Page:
If you aren’t going to book your whole trip through one guide, you can look into this tour to the Pyramids, and Sphinx, which includes a camel ride, or look into booking a sunrise or sunset camel ride.
It is about a ten-minute walk from the Great Pyramid complex to The Sphinx.
The Great Sphinx
The Sphinx has a king’s head and a lion’s body and seems to be protecting the pyramids (tombs) of the kings. It is the oldest monumental statue in Egypt and one of the largest in the world. The Sphinx is carved out of the bedrock, like the faces of the presidents at Mount Rushmore in South Dakota. Ruins of a temple surround the Great Sphinx, who is missing his nose and false beard.
Now will be a perfect time to take lunch as there are many restaurants right outside the gates of the Sphinx complex.
My son wanted to go to the Kentucky Fried Chicken, but I wanted authentic Egyptian food, which our guide provided with a view of the Sphinx! Be sure to try the strawberry juice- it is the best I have ever had.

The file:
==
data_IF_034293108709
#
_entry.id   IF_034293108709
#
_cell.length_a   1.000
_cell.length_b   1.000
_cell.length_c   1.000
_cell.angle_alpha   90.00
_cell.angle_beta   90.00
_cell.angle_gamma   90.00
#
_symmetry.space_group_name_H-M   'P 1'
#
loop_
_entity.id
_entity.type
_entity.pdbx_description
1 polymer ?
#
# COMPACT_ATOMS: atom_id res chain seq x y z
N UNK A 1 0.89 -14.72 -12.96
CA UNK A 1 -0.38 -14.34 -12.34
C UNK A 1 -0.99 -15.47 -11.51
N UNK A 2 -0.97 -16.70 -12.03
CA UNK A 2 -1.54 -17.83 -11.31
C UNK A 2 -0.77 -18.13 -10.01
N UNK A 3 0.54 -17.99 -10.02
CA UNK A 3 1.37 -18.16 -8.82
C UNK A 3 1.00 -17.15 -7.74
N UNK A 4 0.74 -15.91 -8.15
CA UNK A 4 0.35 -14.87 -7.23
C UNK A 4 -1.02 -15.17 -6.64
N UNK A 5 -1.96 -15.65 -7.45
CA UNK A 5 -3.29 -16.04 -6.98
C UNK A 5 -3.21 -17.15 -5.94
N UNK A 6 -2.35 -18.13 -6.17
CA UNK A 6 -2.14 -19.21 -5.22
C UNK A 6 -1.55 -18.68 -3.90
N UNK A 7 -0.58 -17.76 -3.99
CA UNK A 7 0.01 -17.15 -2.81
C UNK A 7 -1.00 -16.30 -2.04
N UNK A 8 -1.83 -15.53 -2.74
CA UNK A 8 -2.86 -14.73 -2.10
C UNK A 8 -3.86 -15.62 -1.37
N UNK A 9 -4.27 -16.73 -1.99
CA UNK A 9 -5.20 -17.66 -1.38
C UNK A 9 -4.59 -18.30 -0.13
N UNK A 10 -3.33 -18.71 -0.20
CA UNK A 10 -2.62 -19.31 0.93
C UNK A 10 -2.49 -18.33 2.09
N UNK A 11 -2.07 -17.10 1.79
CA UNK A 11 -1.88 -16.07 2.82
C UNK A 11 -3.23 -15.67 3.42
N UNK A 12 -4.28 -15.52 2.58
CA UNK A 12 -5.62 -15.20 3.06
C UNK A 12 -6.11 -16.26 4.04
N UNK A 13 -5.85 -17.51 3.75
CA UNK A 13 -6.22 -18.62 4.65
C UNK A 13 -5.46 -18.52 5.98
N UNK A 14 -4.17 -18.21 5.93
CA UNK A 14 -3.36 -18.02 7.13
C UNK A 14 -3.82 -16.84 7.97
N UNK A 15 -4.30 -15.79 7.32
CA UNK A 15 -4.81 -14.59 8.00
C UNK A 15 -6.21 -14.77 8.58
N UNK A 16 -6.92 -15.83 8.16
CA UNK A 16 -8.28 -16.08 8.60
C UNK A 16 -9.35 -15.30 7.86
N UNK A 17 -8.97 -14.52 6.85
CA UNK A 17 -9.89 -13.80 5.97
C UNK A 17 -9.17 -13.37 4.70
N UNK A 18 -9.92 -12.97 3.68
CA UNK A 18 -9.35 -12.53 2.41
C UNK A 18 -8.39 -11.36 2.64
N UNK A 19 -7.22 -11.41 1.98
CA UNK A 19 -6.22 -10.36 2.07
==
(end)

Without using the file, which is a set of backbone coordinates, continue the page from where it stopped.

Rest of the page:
Saqqara Step Pyramid (The Pyramid of Djoser)
This pyramid was less busy and well-known, and we were so glad we visited. It is the oldest stone building in Egypt, built in the 2600s BC for the Pharoah Djoser.
As I stated in the section about The Great Pyramid, they are mainly cleaned out of their original contents, but this pyramid was much more intact when we went into it. It is also a less treacherous path in, although one must still bend down to enter.